|Key figures for life and health reinsurance|
|in EUR million||2017||2016|
|1.1. – 31.3.||+/– previous year||1.1. – 31.3.|
|Gross written premium||1,731.9||-1.7%||1,761.4|
|Net premium earned||1,566.4||-0.9%||1,580.7|
|Operating result (EBIT)||89.8||-14.9%||105.5|
|Net income after tax||60.6||-22.2%||77.9|
|Earnings per share in EUR||0.50||-22.2%||0.65|
|1 Operating result (EBIT) / net premium earned|
Life and health reinsurance developed in line with expectations in the first quarter of 2017. The challenging state of the German insurance market, both on the life and health side and with respect to longevity covers, remained unchanged: the guaranteed interest rate, which had last been adjusted in 2015, was reduced from 1.25% to 0.9% as at 1 January 2017, thereby further diminishing the appeal of traditional life insurance products. The new long-term care definition, which now differentiates between five grades of care, was adopted at the start of 2017. In the financial year just ended we had worked intensively on a new LTC table that we were then able to make available to our customers in time for implementation. Owing to the more demanding solvency requirements imposed by Solvency II, some primary insurers continue to need financing assistance for the supplementary reserves that have to be set aside for life products promising guaranteed returns in excess of the official reference rate (“Zinszusatzreserve”). In this respect we are engaged in a dialogue with our primary insurance clients with an eye to potential reinsurance solutions that can provide capital relief.
Results in our US mortality business again came under strain in the period under review from a higher-than-expected mortality in older Underwriting years. Financial Solutions business, on the other hand, developed exceptionally favourably as anticipated and delivered a clearly positive profit contribution.
In the United Kingdom the life insurance market continued to be dominated by pricing pressure, especially on the mortality side. Despite this, our longevity portfolio in the UK fared well. We were able to write new treaties and at the same time secured additional new business for the future with our existing customers. Demand from UK insurers and pension funds remains strong with an eye to fulfilment of exacting Solvency II capital requirements for Longevity risks. The market is, however, also extremely competitive and price-sensitive. In the international arena we are receiving numerous inquiries from life and pension insurers seeking capital relief. Particularly in Canada and Japan, the longevity market showed very vigorous growth. Furthermore, we registered a surge in interest in the Scandinavian markets, Germany, Israel, Korea and South Africa. Based on our long-standing expertise – especially with longevity risks – , we have already successfully transferred reinsurance solutions to international markets in the past and we expect global longevity business to develop favourably.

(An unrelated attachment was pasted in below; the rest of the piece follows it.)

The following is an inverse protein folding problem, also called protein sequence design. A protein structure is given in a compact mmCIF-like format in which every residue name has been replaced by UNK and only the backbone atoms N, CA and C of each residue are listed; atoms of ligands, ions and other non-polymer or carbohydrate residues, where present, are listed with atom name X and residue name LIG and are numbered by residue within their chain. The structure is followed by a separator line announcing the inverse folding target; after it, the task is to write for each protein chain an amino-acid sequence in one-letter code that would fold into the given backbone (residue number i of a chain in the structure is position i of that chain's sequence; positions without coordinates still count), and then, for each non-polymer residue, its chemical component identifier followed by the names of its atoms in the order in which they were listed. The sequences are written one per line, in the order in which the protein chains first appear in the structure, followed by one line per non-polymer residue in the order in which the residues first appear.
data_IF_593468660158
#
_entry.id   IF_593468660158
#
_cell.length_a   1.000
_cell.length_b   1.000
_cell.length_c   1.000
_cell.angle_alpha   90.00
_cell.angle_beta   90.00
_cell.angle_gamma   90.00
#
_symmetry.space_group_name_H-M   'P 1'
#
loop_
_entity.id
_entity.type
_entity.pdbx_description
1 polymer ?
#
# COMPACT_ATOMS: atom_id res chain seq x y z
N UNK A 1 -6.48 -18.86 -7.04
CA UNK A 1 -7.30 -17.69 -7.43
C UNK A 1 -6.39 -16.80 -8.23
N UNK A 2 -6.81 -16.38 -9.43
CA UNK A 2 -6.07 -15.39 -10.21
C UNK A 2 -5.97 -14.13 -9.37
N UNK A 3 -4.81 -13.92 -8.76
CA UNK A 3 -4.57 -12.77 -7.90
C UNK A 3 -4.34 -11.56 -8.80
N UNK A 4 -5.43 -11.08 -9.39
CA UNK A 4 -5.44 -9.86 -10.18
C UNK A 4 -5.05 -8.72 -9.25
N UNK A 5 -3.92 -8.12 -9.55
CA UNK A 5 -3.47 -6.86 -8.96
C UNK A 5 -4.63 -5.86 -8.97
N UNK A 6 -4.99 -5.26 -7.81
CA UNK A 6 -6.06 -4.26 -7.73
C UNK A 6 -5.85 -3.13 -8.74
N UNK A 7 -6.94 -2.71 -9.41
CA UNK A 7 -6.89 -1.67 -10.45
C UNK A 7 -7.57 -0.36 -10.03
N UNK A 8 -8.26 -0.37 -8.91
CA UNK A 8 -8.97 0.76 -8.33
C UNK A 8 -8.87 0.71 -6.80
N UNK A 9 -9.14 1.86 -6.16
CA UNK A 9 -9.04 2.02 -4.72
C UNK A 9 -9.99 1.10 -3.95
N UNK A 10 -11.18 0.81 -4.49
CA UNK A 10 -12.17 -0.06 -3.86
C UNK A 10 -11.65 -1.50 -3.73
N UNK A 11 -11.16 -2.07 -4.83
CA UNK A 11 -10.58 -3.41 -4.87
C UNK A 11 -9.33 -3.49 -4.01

In Asia we observed an extremely dynamic development on the various markets. In Malaysia and Shanghai, for example, we noted strong demand with promising business opportunities in the morbidity sector. In Korea we were successful in writing life reinsurance business. What is more, our new branch in India commenced its operational activities.
Viewed from an overall perspective, life and health reinsurance in Australia, Africa as well as the Middle East and Scandinavian markets developed in line with our expectations. In addition, we received very positive feedback from our customers on our two underwriting tools hr | ReFlex and hr | Quirc.
Gross premium income of EUR 1.7 billion (EUR 1.8 billion) was generated in life and health reinsurance as at 31 March 2017, equivalent to a modest decline of 1.7%. The decrease would have similarly been 1.7% adjusted for exchange rate effects. The level of retained premium stood at 91.3% (90.5%). Net premium earned consequently fell slightly by 0.9% to EUR 1.6 billion (EUR 1.6 billion). At constant exchange rates, a contraction of 1.3% would have been booked.
The level of retained premium stood at 91.3% (90.5%). Net premium earned consequently fell slightly by 0.9% to EUR 1.6 billion (EUR 1.6 billion). At constant exchange rates, a contraction of 1.3% would have been booked.
Investment income from our assets under own management rose by 3.2% to EUR 80.6 million (EUR 78.1 million). Income from securities held for our account by ceding companies fell slightly short of the previous year’s level at EUR 67.7 million (EUR 79.5 million).
The operating result (EBIT) totalled EUR 89.8 million (EUR 105.5 million), a drop of 14.9% compared to the previous year’s strong performance. This decline can be attributed principally to the comparatively poorer result of the existing book of US mortality business. With an EBIT margin of 33.0% financial solutions business comfortably beat the 2% target. For longevity business, too, the 2% target was fulfilled with an EBIT margin of 2%. Mortality and morbidity business delivered an EBIT margin of 0.9%, thereby failing to reach the targeted 6% mark. Group net income contracted by 22.2% to EUR 60.6 million (EUR 77.9 million). Earnings per share amounted to EUR 0.50 (EUR 0.65).